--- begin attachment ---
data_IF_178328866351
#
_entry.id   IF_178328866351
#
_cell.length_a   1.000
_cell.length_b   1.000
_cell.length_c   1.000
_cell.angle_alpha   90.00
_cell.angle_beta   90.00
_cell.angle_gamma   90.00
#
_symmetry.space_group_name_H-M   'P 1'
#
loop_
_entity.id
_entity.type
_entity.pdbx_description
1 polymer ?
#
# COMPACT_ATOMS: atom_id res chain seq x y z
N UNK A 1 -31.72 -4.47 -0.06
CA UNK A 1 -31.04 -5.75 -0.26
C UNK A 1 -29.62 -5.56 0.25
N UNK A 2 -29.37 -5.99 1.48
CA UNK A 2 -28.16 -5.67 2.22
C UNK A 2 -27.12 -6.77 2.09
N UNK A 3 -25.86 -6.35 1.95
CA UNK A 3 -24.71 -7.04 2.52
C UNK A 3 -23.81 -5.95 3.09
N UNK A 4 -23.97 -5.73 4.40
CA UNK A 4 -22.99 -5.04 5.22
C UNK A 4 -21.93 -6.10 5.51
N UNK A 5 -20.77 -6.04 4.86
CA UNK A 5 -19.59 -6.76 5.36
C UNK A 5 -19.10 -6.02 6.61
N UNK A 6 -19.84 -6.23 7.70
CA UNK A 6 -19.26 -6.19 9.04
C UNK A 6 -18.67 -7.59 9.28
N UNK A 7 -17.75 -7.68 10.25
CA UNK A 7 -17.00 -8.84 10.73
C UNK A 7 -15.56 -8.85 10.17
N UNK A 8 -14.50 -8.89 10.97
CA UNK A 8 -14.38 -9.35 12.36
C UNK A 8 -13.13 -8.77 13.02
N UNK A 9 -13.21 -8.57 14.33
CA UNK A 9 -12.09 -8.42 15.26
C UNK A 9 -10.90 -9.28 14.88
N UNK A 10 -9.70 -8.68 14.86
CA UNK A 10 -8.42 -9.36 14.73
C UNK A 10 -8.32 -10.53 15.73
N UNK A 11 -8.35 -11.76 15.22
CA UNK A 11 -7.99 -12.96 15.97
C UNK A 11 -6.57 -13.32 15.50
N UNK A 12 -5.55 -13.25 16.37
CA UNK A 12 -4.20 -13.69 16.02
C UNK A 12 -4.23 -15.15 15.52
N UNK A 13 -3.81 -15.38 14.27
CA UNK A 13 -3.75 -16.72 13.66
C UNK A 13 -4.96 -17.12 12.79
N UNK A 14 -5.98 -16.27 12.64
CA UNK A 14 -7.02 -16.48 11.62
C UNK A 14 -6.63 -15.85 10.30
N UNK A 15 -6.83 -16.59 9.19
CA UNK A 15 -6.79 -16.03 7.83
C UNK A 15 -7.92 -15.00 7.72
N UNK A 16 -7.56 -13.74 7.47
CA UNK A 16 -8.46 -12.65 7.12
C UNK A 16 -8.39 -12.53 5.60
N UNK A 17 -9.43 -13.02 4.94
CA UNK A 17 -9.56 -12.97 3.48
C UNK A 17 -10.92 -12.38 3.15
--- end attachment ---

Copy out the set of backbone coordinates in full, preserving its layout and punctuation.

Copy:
data_IF_178328866351
#
_entry.id   IF_178328866351
#
_cell.length_a   1.000
_cell.length_b   1.000
_cell.length_c   1.000
_cell.angle_alpha   90.00
_cell.angle_beta   90.00
_cell.angle_gamma   90.00
#
_symmetry.space_group_name_H-M   'P 1'
#
loop_
_entity.id
_entity.type
_entity.pdbx_description
1 polymer ?
#
# COMPACT_ATOMS: atom_id res chain seq x y z
N UNK A 1 -31.72 -4.47 -0.06
CA UNK A 1 -31.04 -5.75 -0.26
C UNK A 1 -29.62 -5.56 0.25
N UNK A 2 -29.37 -5.99 1.48
CA UNK A 2 -28.16 -5.67 2.22
C UNK A 2 -27.12 -6.77 2.09
N UNK A 3 -25.86 -6.35 1.95
CA UNK A 3 -24.71 -7.04 2.52
C UNK A 3 -23.81 -5.95 3.09
N UNK A 4 -23.97 -5.73 4.40
CA UNK A 4 -22.99 -5.04 5.22
C UNK A 4 -21.93 -6.10 5.51
N UNK A 5 -20.77 -6.04 4.86
CA UNK A 5 -19.59 -6.76 5.36
C UNK A 5 -19.10 -6.02 6.61
N UNK A 6 -19.84 -6.23 7.70
CA UNK A 6 -19.26 -6.19 9.04
C UNK A 6 -18.67 -7.59 9.28
N UNK A 7 -17.75 -7.68 10.25
CA UNK A 7 -17.00 -8.84 10.73
C UNK A 7 -15.56 -8.85 10.17
N UNK A 8 -14.50 -8.89 10.97
CA UNK A 8 -14.38 -9.35 12.36
C UNK A 8 -13.13 -8.77 13.02
N UNK A 9 -13.21 -8.57 14.33
CA UNK A 9 -12.09 -8.42 15.26
C UNK A 9 -10.90 -9.28 14.88
N UNK A 10 -9.70 -8.68 14.86
CA UNK A 10 -8.42 -9.36 14.73
C UNK A 10 -8.32 -10.53 15.73
N UNK A 11 -8.35 -11.76 15.22
CA UNK A 11 -7.99 -12.96 15.97
C UNK A 11 -6.57 -13.32 15.50
N UNK A 12 -5.55 -13.25 16.37
CA UNK A 12 -4.20 -13.69 16.02
C UNK A 12 -4.23 -15.15 15.52
N UNK A 13 -3.81 -15.38 14.27
CA UNK A 13 -3.75 -16.72 13.66
C UNK A 13 -4.96 -17.12 12.79
N UNK A 14 -5.98 -16.27 12.64
CA UNK A 14 -7.02 -16.48 11.62
C UNK A 14 -6.63 -15.85 10.30
N UNK A 15 -6.83 -16.59 9.19
CA UNK A 15 -6.79 -16.03 7.83
C UNK A 15 -7.92 -15.00 7.72
N UNK A 16 -7.56 -13.74 7.47
CA UNK A 16 -8.46 -12.65 7.12
C UNK A 16 -8.39 -12.53 5.60
N UNK A 17 -9.43 -13.02 4.94
CA UNK A 17 -9.56 -12.97 3.48
C UNK A 17 -10.92 -12.38 3.15